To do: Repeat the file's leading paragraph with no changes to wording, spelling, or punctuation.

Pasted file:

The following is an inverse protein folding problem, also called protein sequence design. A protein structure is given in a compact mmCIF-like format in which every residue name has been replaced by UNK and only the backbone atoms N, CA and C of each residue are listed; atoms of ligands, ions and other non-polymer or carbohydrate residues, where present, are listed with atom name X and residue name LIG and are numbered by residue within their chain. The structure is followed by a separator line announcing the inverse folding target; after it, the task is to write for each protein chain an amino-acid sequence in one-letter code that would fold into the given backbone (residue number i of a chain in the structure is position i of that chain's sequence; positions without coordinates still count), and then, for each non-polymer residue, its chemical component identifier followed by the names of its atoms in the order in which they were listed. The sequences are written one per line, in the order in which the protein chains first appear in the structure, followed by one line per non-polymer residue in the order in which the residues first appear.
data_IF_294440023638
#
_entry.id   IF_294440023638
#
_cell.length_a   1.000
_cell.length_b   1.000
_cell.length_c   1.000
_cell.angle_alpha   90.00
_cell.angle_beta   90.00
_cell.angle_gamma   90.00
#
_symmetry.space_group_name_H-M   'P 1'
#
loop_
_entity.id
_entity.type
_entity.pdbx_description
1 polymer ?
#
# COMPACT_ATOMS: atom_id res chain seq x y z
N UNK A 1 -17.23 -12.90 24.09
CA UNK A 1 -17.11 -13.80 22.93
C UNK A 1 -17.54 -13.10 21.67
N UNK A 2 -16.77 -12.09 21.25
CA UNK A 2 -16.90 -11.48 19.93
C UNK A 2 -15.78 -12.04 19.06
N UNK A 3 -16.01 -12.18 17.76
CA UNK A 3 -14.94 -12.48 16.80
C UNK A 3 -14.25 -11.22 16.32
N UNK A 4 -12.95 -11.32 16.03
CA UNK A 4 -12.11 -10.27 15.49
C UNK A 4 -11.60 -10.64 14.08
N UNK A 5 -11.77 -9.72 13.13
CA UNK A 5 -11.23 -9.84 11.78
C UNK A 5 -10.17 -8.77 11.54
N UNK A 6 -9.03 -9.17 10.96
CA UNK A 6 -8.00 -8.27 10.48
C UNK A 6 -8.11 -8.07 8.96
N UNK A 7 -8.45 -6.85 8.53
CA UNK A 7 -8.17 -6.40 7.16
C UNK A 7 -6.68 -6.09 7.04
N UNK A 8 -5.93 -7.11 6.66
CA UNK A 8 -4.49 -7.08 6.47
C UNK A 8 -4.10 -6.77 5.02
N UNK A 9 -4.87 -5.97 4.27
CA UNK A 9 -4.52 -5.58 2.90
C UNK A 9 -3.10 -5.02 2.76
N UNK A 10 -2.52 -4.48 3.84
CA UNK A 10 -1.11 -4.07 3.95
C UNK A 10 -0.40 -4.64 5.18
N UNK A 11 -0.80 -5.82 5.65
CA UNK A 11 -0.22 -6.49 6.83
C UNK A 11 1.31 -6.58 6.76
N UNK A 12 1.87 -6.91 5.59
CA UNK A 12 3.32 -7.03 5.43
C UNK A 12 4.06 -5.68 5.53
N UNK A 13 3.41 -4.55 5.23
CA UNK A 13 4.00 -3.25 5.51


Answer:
The following is an inverse protein folding problem, also called protein sequence design. A protein structure is given in a compact mmCIF-like format in which every residue name has been replaced by UNK and only the backbone atoms N, CA and C of each residue are listed; atoms of ligands, ions and other non-polymer or carbohydrate residues, where present, are listed with atom name X and residue name LIG and are numbered by residue within their chain. The structure is followed by a separator line announcing the inverse folding target; after it, the task is to write for each protein chain an amino-acid sequence in one-letter code that would fold into the given backbone (residue number i of a chain in the structure is position i of that chain's sequence; positions without coordinates still count), and then, for each non-polymer residue, its chemical component identifier followed by the names of its atoms in the order in which they were listed. The sequences are written one per line, in the order in which the protein chains first appear in the structure, followed by one line per non-polymer residue in the order in which the residues first appear.